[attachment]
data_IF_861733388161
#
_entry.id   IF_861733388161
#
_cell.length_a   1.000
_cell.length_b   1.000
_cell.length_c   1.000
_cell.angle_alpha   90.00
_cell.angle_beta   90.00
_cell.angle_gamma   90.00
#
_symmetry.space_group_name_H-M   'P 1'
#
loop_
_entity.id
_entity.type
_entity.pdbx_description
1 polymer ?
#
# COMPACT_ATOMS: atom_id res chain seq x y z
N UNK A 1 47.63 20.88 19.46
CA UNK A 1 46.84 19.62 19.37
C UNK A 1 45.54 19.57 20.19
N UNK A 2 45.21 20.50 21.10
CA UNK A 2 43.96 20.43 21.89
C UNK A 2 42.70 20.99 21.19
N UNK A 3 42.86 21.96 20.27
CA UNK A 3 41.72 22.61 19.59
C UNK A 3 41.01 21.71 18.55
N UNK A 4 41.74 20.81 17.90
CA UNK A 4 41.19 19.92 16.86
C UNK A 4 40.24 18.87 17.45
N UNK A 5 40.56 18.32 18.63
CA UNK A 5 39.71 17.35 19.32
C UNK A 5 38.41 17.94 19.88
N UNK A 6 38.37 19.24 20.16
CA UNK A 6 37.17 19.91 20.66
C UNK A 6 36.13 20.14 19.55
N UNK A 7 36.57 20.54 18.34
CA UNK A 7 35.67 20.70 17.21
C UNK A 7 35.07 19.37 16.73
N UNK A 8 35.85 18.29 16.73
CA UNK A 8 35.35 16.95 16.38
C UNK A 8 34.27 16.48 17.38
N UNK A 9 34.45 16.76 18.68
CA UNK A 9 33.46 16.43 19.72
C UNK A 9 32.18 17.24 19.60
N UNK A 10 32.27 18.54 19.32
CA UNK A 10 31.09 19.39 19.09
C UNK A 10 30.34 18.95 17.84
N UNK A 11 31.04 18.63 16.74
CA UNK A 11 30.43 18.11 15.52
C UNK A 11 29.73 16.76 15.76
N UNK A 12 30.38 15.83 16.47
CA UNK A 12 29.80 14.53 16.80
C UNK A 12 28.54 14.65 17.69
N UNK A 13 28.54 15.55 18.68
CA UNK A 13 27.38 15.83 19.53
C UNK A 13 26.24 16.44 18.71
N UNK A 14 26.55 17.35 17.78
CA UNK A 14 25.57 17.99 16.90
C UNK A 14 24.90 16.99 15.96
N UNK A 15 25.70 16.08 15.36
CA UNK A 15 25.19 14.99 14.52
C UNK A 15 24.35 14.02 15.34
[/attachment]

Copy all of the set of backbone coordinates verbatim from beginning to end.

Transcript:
data_IF_861733388161
#
_entry.id   IF_861733388161
#
_cell.length_a   1.000
_cell.length_b   1.000
_cell.length_c   1.000
_cell.angle_alpha   90.00
_cell.angle_beta   90.00
_cell.angle_gamma   90.00
#
_symmetry.space_group_name_H-M   'P 1'
#
loop_
_entity.id
_entity.type
_entity.pdbx_description
1 polymer ?
#
# COMPACT_ATOMS: atom_id res chain seq x y z
N UNK A 1 47.63 20.88 19.46
CA UNK A 1 46.84 19.62 19.37
C UNK A 1 45.54 19.57 20.19
N UNK A 2 45.21 20.50 21.10
CA UNK A 2 43.96 20.43 21.89
C UNK A 2 42.70 20.99 21.19
N UNK A 3 42.86 21.96 20.27
CA UNK A 3 41.72 22.61 19.59
C UNK A 3 41.01 21.71 18.55
N UNK A 4 41.74 20.81 17.90
CA UNK A 4 41.19 19.92 16.86
C UNK A 4 40.24 18.87 17.45
N UNK A 5 40.56 18.32 18.63
CA UNK A 5 39.71 17.35 19.32
C UNK A 5 38.41 17.94 19.88
N UNK A 6 38.37 19.24 20.16
CA UNK A 6 37.17 19.91 20.66
C UNK A 6 36.13 20.14 19.55
N UNK A 7 36.57 20.54 18.34
CA UNK A 7 35.67 20.70 17.21
C UNK A 7 35.07 19.37 16.73
N UNK A 8 35.85 18.29 16.73
CA UNK A 8 35.35 16.95 16.38
C UNK A 8 34.27 16.48 17.38
N UNK A 9 34.45 16.76 18.68
CA UNK A 9 33.46 16.43 19.72
C UNK A 9 32.18 17.24 19.60
N UNK A 10 32.27 18.54 19.32
CA UNK A 10 31.09 19.39 19.09
C UNK A 10 30.34 18.95 17.84
N UNK A 11 31.04 18.63 16.74
CA UNK A 11 30.43 18.11 15.52
C UNK A 11 29.73 16.76 15.76
N UNK A 12 30.38 15.83 16.47
CA UNK A 12 29.80 14.53 16.80
C UNK A 12 28.54 14.65 17.69
N UNK A 13 28.54 15.55 18.68
CA UNK A 13 27.38 15.83 19.53
C UNK A 13 26.24 16.44 18.71
N UNK A 14 26.55 17.35 17.78
CA UNK A 14 25.57 17.99 16.90
C UNK A 14 24.90 16.99 15.96
N UNK A 15 25.70 16.08 15.36
CA UNK A 15 25.19 14.99 14.52
C UNK A 15 24.35 14.02 15.34